Metal Gear Solid Noob Diaries #8: Snake Eater
Welcome to the Metal Gear Noob Diaries. This is the recounting of my experience through the MGS series from MGS2: Sons of Liberty all the way to MGSV: Ground Zeroes. I’ll be updating every so often with new thoughts on sections of the games and taking a look back at memorable and enjoyable moments. I’ve never played the series before, so for the fans out there it could be an amusing tale of one noob’s journey, while those as green as myself could well learn a little about the mad world of MGS. Enjoy!
Time for the next game in the series, Metal Gear Solid 3: Snake Eater. A prequel to all of the previous games in the series that focuses on Big Boss (Snake’s dad), it’s set during the Cold War, which is a much more interesting time period than the ‘modern’ setting of MGS2. So I’m looking forward to getting stuck into it. I’ve heard through the wire that this is generally regarded as the best MGS game of the lot (although that, of course, comes down to personal opinion), if it’s any better than the previous installment was, then this should be a doozy. Which isn’t a word I use very often - that’s how high my expectations are right now!
I’ve now played the excellent prologue and the theme really is just so much better for me. I’m a bit of a history nerd, you see, so any game that feeds off of real life historical events is of interest to me. It’s a big part of why I still enjoy the Assassin’s Creed franchise and why I’ll always love WW2 FPS games over modern shooters. An awesome opening cutscene introduces the new characters, the new mission and features the ‘world’s first HALO jump’ from 30’000 feet. You can just feel the weight of expectation on Kojima’s shoulders from the game design itself.
The mission itself is pretty simple, but it’s an excellent setup. With the Cold War at the height of its hotter end, the Fox unit has been tasked with recovering a British scientist from the USSR. He’s been held captive by them whilst he develops a super-weapon for the Soviet nation. That needs to be stopped, so Jack, or Naked Snake as he is newly titled, is sent in to recover Dr Sokolov before it’s too late. Snake, who’s also voiced by David Hayter (as in, Solid Snake), is backed up over the radio by Major Zero - essentially a British version of the Colonel, Para-Medic, who handles saves etc and the inevitable flirting, as well as Sigint, the tech expert. Plus, Snake’s mentor, The Boss, is backing him up on the ground (although not for long).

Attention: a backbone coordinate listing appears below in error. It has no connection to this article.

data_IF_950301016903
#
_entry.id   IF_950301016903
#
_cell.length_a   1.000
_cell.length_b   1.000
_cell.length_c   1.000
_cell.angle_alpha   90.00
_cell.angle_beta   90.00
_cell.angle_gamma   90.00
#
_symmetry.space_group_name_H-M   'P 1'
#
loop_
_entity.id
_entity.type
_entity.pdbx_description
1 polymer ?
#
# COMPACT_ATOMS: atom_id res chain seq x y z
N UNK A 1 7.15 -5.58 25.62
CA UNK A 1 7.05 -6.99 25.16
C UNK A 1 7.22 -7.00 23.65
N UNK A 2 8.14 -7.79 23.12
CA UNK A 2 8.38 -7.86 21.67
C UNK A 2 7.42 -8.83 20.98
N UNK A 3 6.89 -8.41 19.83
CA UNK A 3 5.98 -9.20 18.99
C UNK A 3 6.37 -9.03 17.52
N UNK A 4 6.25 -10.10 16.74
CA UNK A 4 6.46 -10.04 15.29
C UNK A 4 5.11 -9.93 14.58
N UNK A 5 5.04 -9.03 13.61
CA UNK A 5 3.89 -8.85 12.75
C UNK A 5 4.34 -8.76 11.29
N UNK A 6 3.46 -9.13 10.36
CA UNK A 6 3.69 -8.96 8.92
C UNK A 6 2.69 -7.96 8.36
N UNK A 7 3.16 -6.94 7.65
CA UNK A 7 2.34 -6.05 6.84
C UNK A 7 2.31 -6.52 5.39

Following that intro, a nice protracted gameplay session introduced a lot of the new mechanics as well as the new jungle setting. The camouflage mechanic is an interesting concept, being able to change your camo suit to match the scenery is a novel idea, but I’m not sure if this is something I’ll actually find enjoyable during my playthrough, it seems a bit too simple for my liking. Something that I do like, however, is the new camera. Those few years between MGS2 and 3 see a clear influence from other PS2-era games. The main difference is a freely controlled camera that can be directed with the right stick, which is a godsend. It’s the style I’ve become accustomed to, and while I like a challenge, not being able to control the camera in Sons of Liberty never stopped being a pain.
That jungle setting is also much more suitable for a game of this sort. Despite actually playing the game for only half an hour or so, I’ve already creeped through long grass, hidden up trees and sneaked around a gaggle of hungry crocodiles (I realise gaggle isn’t the right collective noun, but I think it fits nicely). The environment just straight up works, making the plant from Sons of Liberty look like a concrete wasteland in comparison. Well, it was I suppose. Still, I’m already loving the setting, it can only get better from here, right?
I couldn’t start an MGS game without having some issues though, that would be outrageous. I basically spent way too long on the first and only open-plan section of the prologue. You see, Colonel Zero told me that nobody was to know of my presence in the area, so I tried to complete the level without anyone seeing me and without making contact with anyone. Which meant no shooting, even to put them to sleep. Turns out that’s a bad way to approach the game, especially as a noob. After finally completing it I decided to have a look at how an experienced player went about it: he just shot them all in the head! So much for super stealth. I think I’m gonna be a bit looser with my trigger finger from now on.
The prologue closed with an awesome series of cutscenes that saw The Boss defect to the USSR, which wasn’t exactly a shocker. She took Sokolov with her and joined up with Colonel Volgin, a Russian military leader who wants to take control of the nation from Khrushchev. He’s the man behind Sokolov’s capture and creation - a giant nuclear tank that’s basically an early metal gear. A young Revolver Ocelot rocks up (or I assume it’s him, at least), although he’s just Ocelot at the moment because, well, he doesn’t have a revolver. It all ends with a big nuclear explosion and a title sequence that couldn’t possibly be more James Bond. In fact, that’s a vibe that resonates throughout the prologue.
Long may it continue.